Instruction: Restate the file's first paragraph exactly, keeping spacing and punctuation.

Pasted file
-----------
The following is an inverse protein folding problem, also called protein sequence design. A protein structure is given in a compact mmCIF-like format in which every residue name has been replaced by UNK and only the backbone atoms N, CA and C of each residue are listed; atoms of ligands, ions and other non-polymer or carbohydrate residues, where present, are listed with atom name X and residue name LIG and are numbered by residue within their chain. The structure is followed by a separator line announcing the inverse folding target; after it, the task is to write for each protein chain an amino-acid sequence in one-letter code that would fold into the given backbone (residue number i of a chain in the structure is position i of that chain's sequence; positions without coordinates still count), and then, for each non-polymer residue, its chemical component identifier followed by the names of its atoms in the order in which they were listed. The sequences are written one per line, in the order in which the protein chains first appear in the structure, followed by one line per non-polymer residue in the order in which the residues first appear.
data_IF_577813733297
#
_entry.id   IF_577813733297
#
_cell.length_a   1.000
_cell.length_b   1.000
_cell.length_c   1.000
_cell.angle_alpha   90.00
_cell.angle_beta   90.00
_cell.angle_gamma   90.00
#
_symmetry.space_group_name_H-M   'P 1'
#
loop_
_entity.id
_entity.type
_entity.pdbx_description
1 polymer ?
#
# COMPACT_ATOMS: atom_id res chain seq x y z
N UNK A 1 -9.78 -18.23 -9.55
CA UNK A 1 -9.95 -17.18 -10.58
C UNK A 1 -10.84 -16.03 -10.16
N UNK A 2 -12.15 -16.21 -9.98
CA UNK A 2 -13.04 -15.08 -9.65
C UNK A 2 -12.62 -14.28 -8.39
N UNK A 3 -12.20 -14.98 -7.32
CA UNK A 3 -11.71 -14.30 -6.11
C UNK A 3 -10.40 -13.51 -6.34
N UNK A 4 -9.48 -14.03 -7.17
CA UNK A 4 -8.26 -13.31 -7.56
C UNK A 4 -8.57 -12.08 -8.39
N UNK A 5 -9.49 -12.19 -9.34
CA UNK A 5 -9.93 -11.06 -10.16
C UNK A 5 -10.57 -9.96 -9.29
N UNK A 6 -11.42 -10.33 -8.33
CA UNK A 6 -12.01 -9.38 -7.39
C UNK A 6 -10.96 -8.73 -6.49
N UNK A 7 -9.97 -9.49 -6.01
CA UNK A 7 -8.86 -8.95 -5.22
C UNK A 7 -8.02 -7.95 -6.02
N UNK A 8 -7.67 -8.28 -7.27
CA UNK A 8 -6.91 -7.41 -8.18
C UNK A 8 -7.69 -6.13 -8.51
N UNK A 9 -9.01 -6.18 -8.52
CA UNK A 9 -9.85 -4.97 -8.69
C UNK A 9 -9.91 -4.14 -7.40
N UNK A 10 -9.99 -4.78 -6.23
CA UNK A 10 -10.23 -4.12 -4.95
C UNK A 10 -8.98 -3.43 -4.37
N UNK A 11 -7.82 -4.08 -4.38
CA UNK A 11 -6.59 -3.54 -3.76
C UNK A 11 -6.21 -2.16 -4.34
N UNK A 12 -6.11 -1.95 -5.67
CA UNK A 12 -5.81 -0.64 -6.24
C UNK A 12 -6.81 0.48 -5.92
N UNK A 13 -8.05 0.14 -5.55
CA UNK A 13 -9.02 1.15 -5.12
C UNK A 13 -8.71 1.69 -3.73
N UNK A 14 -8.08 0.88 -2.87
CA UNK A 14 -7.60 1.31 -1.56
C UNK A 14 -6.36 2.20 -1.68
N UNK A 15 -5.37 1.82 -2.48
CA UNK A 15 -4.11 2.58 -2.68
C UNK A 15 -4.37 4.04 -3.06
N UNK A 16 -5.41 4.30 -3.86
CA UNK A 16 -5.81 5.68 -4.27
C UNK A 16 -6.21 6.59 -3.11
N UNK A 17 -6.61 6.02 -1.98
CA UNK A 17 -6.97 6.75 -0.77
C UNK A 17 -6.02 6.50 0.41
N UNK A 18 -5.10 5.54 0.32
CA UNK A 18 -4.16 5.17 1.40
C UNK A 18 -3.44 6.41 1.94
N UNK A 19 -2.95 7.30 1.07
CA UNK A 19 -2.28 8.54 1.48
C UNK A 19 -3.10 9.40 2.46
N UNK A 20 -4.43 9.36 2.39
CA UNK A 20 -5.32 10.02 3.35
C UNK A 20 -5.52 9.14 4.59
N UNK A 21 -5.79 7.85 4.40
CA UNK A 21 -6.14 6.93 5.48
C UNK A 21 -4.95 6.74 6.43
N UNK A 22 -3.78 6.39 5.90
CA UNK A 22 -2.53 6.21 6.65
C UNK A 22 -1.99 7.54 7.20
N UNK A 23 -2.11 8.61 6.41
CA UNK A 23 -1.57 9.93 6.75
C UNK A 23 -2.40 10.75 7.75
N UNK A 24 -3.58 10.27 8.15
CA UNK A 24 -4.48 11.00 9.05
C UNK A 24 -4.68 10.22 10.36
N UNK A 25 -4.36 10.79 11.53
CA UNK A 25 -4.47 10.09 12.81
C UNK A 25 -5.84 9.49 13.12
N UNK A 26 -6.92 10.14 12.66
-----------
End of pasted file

The following is an inverse protein folding problem, also called protein sequence design. A protein structure is given in a compact mmCIF-like format in which every residue name has been replaced by UNK and only the backbone atoms N, CA and C of each residue are listed; atoms of ligands, ions and other non-polymer or carbohydrate residues, where present, are listed with atom name X and residue name LIG and are numbered by residue within their chain. The structure is followed by a separator line announcing the inverse folding target; after it, the task is to write for each protein chain an amino-acid sequence in one-letter code that would fold into the given backbone (residue number i of a chain in the structure is position i of that chain's sequence; positions without coordinates still count), and then, for each non-polymer residue, its chemical component identifier followed by the names of its atoms in the order in which they were listed. The sequences are written one per line, in the order in which the protein chains first appear in the structure, followed by one line per non-polymer residue in the order in which the residues first appear.